When George Magoha left the University of Nairobi, where he was vice chancellor, he never knew he would be called upon to clear the mess at the Kenya National Examinations Council (Knec).
In March 2016, President Uhuru Kenyatta appointed the professor to head the scandal-riddled agency whose national examination papers were being hawked in the streets long before the real tests were done.
The mandarins manning Knec whose examination results were no longer credible to the public and the job market, were bundled out of office unceremoniously because of systemic and massive leakage of primary and secondary school examination in 2015.
Truth be told
In his revealing memoirs, appropriately titled: George Magoha: Tower of Transformational Leadership, the don writes: “Truth be told, it was not a normal appointment.’’
Prof Magoha recalls at the time he took over, Knec did not have a pool of already set and moderated examinations papers in every examinations as is the practice in many other examination agencies.
He observes the council had only one single examination paper for every subject set yearly and labeled accordingly.
This, he believes, set the ground for the examinations to fall into the wrong hands.
Magoha further says the examination was set by only one subject specialist identified solely by Knec and later moderated by other external specialists identified by the same body, a process that was majorly flawed.
To remedy these challenges, Magoha undertook a series of institutional reforms that would ensure a workable, transitional and tramnsformative management team.
He instituted a framework for swift packing, transportation, storage, actual sitting for marking and finally releasing the examination results.
To ensure integrity, they printed and proofread in a safe place abroad where only five people would come into contact with the examinations including the principal secretary in charge of primary and secondary education.
He further adds the transportation was efficient, confidential and controlled and the examination scripts were accompanied in each of the five flight trips to the United Kingdom.
On arrival, security agencies would escort the exam to a safe warehouse which was equipped with CCTV cameras linked to Knec smart command and control centre located at Mtihani House, Nairobi, monitoring the place on a 24-hour basis.
On examination leakages, the professor would ensure the Knec subject specialists would set a large pool, of about 15 unlabelled examinations papers per subject per year and moderated by external specialists who at that stage, would be unable to tell which paper would be examined and in which year.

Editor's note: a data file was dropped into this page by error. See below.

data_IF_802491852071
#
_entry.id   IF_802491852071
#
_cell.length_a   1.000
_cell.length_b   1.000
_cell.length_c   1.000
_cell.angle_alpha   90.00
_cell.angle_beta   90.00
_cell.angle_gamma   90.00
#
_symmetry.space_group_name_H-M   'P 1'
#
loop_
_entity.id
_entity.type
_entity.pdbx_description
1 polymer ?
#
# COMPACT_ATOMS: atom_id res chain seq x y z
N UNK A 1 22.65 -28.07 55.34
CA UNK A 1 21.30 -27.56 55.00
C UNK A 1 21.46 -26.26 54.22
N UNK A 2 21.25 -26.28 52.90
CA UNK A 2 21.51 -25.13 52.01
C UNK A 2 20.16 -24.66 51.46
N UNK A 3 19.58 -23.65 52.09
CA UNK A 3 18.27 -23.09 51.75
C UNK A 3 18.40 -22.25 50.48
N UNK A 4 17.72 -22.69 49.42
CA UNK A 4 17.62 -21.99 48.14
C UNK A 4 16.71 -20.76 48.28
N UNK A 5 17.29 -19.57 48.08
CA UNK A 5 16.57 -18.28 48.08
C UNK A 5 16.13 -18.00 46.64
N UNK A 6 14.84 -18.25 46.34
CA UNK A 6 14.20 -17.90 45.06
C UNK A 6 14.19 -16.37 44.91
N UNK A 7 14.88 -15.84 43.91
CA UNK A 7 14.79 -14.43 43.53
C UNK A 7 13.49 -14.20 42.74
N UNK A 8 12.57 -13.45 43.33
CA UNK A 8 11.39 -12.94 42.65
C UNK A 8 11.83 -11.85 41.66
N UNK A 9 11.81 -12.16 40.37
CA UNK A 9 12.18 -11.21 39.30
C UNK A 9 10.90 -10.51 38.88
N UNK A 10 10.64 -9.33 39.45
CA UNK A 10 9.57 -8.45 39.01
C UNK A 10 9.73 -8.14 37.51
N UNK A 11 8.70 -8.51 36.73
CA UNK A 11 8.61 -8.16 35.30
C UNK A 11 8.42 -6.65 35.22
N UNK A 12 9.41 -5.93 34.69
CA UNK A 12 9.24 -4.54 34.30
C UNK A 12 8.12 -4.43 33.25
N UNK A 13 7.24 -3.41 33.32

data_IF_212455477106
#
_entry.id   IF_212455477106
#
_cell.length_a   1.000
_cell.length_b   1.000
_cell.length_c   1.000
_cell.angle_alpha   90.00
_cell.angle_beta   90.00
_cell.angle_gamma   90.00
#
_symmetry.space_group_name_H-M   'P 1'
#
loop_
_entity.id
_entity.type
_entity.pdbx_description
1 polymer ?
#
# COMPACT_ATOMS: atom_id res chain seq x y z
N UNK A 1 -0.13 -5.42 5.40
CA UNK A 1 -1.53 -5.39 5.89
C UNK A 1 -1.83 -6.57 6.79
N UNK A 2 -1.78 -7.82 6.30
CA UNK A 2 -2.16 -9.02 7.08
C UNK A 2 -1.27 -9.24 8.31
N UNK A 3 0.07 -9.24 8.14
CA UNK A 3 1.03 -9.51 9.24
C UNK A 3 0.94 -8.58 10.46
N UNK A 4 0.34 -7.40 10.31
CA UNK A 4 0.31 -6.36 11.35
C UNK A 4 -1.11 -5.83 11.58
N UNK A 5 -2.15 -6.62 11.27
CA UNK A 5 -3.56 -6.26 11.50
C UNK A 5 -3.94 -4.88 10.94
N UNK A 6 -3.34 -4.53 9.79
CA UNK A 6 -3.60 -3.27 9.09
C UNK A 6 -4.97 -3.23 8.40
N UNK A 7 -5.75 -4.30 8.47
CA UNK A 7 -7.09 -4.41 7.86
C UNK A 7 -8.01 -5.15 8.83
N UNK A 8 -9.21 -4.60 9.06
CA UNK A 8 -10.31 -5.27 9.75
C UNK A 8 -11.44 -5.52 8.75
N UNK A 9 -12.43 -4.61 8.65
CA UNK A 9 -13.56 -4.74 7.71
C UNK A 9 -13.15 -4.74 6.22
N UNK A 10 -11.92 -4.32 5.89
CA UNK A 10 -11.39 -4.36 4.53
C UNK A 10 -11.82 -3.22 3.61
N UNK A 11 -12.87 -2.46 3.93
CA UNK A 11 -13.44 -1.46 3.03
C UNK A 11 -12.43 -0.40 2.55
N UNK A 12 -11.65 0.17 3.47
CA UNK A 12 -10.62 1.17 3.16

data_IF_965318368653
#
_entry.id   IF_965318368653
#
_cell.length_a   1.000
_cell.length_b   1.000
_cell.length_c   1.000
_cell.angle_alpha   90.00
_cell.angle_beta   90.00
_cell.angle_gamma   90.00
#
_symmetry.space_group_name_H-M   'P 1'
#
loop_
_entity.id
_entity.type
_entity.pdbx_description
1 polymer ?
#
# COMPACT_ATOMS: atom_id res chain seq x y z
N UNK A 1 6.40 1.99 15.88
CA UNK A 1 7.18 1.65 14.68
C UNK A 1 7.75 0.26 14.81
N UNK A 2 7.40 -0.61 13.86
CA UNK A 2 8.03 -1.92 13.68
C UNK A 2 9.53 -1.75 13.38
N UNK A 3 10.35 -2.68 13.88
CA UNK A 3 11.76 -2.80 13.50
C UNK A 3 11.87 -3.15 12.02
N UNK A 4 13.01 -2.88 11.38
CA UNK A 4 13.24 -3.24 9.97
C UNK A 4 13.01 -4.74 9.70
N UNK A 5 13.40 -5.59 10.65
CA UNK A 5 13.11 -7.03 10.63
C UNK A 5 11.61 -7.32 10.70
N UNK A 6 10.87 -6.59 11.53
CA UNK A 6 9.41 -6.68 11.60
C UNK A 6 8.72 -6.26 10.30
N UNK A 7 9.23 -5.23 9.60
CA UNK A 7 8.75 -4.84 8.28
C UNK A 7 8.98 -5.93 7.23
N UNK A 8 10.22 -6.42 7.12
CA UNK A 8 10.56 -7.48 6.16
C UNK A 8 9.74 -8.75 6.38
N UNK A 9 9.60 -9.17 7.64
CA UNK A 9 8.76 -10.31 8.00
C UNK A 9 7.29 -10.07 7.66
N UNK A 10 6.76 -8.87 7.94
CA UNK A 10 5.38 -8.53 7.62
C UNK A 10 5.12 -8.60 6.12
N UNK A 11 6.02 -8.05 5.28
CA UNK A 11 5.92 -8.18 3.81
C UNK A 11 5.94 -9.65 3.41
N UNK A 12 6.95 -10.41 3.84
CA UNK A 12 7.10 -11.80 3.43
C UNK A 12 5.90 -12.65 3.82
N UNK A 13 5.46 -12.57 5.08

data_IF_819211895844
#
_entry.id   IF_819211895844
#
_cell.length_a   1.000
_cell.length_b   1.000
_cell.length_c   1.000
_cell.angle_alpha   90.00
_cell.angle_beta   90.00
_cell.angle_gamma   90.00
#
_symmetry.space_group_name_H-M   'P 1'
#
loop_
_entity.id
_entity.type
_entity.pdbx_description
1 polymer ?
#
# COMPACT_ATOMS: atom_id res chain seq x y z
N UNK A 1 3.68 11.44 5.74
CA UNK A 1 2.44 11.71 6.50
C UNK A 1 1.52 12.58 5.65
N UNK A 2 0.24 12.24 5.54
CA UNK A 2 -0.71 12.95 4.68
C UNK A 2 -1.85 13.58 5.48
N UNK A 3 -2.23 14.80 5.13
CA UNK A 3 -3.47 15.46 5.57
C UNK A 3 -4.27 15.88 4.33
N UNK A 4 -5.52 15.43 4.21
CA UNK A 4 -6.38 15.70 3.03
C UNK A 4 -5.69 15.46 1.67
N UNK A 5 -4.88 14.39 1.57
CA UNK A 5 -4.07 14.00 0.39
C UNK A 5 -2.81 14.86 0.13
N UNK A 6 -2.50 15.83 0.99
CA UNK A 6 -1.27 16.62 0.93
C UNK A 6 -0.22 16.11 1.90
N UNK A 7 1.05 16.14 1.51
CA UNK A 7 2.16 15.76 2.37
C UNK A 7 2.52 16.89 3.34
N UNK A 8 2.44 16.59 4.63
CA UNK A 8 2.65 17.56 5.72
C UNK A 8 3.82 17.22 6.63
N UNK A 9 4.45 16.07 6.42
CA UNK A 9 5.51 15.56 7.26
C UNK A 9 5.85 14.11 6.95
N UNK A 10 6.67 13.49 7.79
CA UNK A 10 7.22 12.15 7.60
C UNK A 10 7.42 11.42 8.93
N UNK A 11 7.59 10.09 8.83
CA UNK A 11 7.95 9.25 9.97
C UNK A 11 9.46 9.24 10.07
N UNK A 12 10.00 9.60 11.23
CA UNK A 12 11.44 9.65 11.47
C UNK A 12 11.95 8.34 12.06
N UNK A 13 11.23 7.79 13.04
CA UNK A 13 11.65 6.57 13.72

With regard to storage of the examination scripts, the body ensured 346-foot-long metallic containers were purchased and strategically placed at each sub-county where they deployed 24-hour security surveillance.
When it came to collecting or returning the scripts, they were transported under tight security involving deputy county commissioners and directors of education who were on hand to receive, store and lock them awaiting the dates of the actual sitting according to the exam time table.
Whenever the containers were opened every morning, head teachers and principals of primary and secondary schools were present with other senior Government officials who included the Cabinet Secretary Fred Matiang’i.
When it came to final part of marking the examinations, the transportation was closely monitored from the command centre.
“We discovered to our utmost surprise that marks for many of the students were very low, this was confirmation that the 2016 KCSE examinations had neither leaked nor been compromised,” says Magoha.
To the teachers, he has some gems of advice: “Our children will forgive and respect you, but you must earn their respect as the teacher who imparts knowledge to them.”
“I believe the credible results achieved will provide a very strong basis upon which the Government can successfully reform the sector.”